Economists demand better labeling of Chinese forced-labor goods

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Two free-market economists Thursday night used the United States’ supply chain woes to argue for labeling Chinese goods made with forced labor.

George Mason University economists Christine McDaniel and Weifeng Zhong, appearing at the nonprofit Institute on Religion and Democracy in downtown Washington, said the U.S. is paying the price for becoming too reliant on cheap Chinese imports and looking the other way at the communist country’s forced labor practices for the past 20 years.

“Demand better labeling. Not just to know that something was made in China, but to verify that it was not made by forced labor,” Ms. McDaniel, a trade relations specialist, told The Washington Times after the event.

Ms. McDaniel said accurate labeling would make it possible for Americans to avoid Chinese products not certified as coming from fair labor practices, even though it would burden China‘s manufacturers financially to do more rigorous checks.

“I think there are a lot of Americans who want to help, but they feel overwhelmed because they don’t have the information or time,” she said. “So the best we can do is to have more information for the consumer, which puts the burden on manufacturers.”

The George Mason professors, senior fellows at the school’s libertarian Mercatus Center think tank, said in their talk that the U.S. would not be in such a difficult situation with the global supply chain shortage had it not become so dependent on Chinese low-cost labor for labor-intensive goods that were once made in America.

Mr. Zhong, who grew up in China and graduated from college there in 2006, said it was ironic that many of his countrymen had initially opposed the country’s December 2001 entry into the World Trade Organization as an effort to reform the communist nation’s labor practices.

Instead, he said the Communist Party had found ways to keep “anywhere from hundreds of thousands to perhaps a few million” of its citizens, largely political dissidents, in forced labor even as part of the global free market.

“We have goods made from China, possibly with forced labor, and really there’s no good way to verify,” Mr. Zhong said.

He said the Chinese regime quietly herds many of its forced laborers back and forth from home, rather than keeping them in camps, and rubber stamps the labor practices to say that “to the best of their knowledge” there is no forced labor.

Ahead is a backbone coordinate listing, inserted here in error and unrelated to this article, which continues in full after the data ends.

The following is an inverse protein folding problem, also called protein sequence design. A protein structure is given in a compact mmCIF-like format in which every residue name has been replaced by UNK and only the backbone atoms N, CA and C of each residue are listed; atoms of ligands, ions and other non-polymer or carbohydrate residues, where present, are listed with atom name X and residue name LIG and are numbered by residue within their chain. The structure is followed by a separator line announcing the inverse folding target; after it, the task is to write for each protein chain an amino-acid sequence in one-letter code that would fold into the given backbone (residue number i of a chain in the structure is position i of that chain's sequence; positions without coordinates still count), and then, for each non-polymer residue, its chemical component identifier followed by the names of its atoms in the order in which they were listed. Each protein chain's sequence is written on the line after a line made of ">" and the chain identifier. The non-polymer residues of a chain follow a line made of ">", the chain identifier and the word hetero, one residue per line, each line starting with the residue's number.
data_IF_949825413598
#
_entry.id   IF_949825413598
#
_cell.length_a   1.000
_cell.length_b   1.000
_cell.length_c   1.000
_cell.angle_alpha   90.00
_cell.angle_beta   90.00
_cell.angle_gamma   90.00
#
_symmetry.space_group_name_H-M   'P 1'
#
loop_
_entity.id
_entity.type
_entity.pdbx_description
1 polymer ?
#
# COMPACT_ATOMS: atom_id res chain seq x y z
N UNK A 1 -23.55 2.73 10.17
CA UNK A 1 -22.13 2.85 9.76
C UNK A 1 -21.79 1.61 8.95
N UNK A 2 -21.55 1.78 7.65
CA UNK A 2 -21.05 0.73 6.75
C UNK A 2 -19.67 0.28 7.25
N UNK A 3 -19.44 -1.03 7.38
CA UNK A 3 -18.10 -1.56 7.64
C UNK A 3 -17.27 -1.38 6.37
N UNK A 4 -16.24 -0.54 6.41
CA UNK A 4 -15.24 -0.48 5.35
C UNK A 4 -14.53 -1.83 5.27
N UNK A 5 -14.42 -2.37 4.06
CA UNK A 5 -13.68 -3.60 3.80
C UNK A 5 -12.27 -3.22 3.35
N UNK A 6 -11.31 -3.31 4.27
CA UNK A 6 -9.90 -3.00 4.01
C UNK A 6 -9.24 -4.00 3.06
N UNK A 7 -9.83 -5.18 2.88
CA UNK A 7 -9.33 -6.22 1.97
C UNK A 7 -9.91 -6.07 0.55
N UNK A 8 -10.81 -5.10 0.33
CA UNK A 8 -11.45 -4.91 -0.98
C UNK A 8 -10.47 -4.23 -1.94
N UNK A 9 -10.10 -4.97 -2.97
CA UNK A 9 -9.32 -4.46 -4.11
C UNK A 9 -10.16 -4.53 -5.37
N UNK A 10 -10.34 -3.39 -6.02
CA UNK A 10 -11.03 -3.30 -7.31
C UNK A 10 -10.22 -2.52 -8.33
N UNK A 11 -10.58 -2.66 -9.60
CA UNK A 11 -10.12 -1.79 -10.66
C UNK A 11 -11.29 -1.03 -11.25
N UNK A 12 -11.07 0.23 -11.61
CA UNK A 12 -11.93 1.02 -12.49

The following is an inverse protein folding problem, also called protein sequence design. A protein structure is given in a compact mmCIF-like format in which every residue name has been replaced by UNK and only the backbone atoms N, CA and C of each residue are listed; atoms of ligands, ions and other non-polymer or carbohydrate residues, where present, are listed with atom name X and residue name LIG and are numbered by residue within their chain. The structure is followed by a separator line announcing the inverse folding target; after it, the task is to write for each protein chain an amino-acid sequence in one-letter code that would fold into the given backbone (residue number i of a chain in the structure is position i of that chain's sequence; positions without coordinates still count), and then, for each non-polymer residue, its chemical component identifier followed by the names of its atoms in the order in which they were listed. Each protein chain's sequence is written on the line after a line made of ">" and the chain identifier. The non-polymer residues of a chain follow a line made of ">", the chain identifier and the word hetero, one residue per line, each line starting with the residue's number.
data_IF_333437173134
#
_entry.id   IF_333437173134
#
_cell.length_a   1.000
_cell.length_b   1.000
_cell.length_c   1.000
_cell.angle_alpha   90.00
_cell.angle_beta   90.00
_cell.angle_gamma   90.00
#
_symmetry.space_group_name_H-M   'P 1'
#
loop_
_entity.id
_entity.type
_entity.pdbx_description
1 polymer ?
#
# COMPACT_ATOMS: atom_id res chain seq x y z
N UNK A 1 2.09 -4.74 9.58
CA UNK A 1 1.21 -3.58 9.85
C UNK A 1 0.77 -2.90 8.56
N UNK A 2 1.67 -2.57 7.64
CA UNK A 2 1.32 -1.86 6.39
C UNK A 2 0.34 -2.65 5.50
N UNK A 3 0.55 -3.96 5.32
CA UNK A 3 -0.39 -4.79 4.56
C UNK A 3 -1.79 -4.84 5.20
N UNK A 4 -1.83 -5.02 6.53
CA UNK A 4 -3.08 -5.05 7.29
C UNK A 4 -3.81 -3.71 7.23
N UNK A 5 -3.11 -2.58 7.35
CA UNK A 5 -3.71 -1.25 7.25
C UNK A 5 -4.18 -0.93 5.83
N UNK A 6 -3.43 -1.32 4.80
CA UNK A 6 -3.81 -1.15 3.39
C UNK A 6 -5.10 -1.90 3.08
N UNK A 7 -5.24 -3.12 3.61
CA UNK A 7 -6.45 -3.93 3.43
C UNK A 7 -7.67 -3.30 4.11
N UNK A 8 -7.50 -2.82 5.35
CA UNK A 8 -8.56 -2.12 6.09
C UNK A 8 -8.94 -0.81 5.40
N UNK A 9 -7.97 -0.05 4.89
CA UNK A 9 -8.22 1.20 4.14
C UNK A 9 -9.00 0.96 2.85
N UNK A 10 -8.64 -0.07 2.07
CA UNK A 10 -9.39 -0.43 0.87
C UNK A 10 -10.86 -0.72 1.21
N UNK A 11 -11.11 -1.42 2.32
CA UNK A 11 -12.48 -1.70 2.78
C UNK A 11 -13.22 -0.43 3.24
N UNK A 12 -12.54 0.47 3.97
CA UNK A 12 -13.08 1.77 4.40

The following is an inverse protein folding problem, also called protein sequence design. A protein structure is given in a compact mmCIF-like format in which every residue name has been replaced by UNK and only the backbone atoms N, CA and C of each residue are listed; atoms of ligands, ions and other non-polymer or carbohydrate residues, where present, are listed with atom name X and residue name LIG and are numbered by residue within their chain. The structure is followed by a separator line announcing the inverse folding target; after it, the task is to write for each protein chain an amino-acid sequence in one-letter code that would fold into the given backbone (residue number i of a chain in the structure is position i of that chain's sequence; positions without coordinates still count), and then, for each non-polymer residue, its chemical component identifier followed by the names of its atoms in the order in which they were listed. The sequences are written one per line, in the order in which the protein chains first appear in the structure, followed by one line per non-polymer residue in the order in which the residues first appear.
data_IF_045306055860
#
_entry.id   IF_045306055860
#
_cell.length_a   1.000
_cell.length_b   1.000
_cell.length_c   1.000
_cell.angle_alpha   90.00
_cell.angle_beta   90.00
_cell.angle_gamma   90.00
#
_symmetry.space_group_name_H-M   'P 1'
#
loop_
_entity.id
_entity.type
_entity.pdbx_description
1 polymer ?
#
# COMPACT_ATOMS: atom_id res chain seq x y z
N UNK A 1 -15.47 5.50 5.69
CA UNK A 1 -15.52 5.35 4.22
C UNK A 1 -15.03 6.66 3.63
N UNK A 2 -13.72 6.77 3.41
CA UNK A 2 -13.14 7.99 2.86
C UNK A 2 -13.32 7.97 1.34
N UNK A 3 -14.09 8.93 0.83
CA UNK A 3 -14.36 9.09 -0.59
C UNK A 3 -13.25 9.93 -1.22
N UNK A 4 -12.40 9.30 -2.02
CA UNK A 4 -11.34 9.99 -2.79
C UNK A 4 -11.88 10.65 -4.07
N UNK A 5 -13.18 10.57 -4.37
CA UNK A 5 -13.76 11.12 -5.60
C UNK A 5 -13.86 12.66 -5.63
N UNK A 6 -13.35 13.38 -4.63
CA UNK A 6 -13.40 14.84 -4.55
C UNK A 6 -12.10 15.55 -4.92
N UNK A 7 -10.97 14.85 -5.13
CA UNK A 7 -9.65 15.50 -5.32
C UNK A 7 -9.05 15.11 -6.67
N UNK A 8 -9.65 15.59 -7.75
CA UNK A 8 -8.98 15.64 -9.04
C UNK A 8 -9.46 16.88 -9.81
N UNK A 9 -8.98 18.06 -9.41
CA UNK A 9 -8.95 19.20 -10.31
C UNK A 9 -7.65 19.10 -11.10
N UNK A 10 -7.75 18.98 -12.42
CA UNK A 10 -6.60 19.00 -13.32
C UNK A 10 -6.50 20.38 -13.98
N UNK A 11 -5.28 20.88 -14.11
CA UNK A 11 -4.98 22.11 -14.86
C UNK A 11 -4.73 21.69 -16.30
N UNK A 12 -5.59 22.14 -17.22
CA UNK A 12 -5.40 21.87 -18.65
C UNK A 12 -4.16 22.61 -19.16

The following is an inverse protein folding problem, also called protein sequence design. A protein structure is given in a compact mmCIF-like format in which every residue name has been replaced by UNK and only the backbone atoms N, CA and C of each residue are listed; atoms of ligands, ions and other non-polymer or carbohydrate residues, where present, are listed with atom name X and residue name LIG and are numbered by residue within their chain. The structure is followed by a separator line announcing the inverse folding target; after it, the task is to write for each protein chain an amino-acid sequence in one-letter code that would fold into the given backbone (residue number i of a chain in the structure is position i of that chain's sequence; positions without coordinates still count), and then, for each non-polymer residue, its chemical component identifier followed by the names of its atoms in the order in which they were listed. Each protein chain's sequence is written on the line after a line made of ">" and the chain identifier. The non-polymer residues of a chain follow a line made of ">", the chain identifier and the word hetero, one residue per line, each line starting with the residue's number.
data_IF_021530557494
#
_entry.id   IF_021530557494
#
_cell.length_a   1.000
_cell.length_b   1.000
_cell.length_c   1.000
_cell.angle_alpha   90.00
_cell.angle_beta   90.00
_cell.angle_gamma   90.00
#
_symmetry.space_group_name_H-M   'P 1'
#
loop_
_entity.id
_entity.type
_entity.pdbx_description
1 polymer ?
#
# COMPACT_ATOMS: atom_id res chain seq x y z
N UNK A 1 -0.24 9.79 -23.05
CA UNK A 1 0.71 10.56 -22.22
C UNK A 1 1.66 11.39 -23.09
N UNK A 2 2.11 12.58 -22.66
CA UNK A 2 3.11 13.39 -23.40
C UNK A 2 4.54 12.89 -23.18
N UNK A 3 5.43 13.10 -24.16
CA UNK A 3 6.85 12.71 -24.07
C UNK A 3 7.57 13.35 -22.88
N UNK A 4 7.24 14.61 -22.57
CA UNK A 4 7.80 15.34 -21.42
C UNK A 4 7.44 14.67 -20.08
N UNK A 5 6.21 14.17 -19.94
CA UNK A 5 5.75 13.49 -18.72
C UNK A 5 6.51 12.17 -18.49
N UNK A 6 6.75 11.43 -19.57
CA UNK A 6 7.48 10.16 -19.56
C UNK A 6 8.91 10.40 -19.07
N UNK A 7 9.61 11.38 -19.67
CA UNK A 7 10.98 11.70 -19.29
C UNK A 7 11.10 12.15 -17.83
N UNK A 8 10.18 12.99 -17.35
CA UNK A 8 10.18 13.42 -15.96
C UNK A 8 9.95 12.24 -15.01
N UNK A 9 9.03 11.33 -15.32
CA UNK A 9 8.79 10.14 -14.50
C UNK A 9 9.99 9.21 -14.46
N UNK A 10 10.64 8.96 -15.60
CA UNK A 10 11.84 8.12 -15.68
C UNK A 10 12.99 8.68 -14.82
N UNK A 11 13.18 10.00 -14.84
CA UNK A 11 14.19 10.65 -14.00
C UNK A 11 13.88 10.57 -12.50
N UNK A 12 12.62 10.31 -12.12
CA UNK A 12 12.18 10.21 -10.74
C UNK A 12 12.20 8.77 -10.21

Because of that, Mr. Zhong said it’s up to Americans and other outsiders to push back against the tide of cheap Chinese goods that flood the market.

Their comments came during a week in which U.S. legislators and Chinese communist officials have dueled over forced labor claims in a series of articles from Reuters.

At a Friday press conference, the Xinjiang Uyghur Autonomous Region in northwest China denied the reports that it was trafficking Uyghur Muslims into forced labor.

Xu Guixiang, spokesperson for Xinjiang’s regional government, further accused the U.S. of having a long history of forced labor even though it plays the international role of “human rights defender,” Reuters reported.

“The U.S. claims of ‘large-scale forced labor’ in Xinjiang are a complete distortion of the reality of people in Xinjiang and groundless lies made up by some organizations in the West along with anti-China individuals,” Mr. Xu said.

The press conference came after three senators on Wednesday hit Arizona-based Universal Electronics Inc. for employing 365 Uyghur workers in Xinjiang and at its plant in the southern Chinese province of Guangxi as part of a worker-transfer agreement that the company said ended last week.

Sens. Marco Rubio, Florida Republican, Robert Menendez, New Jersey Democrat, and Jeff Merkley, Oregon Democrat, demanded answers in a joint letter to the company following an earlier Reuters report on the company’s Chinese interests.

“American companies must scrupulously avoid forced Uyghur labor in their Chinese operations, including by carefully vetting arrangements with third-party labor agents. Last week’s reports indicate Universal Electronics may be failing in this duty,” the senators wrote in the letter posted on Mr. Rubio’s website.

Citing the State Department’s 2021 Trafficking in Persons Report, the senators’ letter accuses the Chinese Communist Party of “threats of physical violence, forcible drug intake, physical and sexual abuse, and torture to force detainees to work in adjacent or off-site factories or worksites.”

Ms. McDaniel said at Thursday night’s panel discussion that just because a product says “made in China” doesn’t mean it wasn’t made with forced labor — and Chinese officials are happy not to look too closely at the issue.

“The Chinese Community Party does not want audits,” she said.

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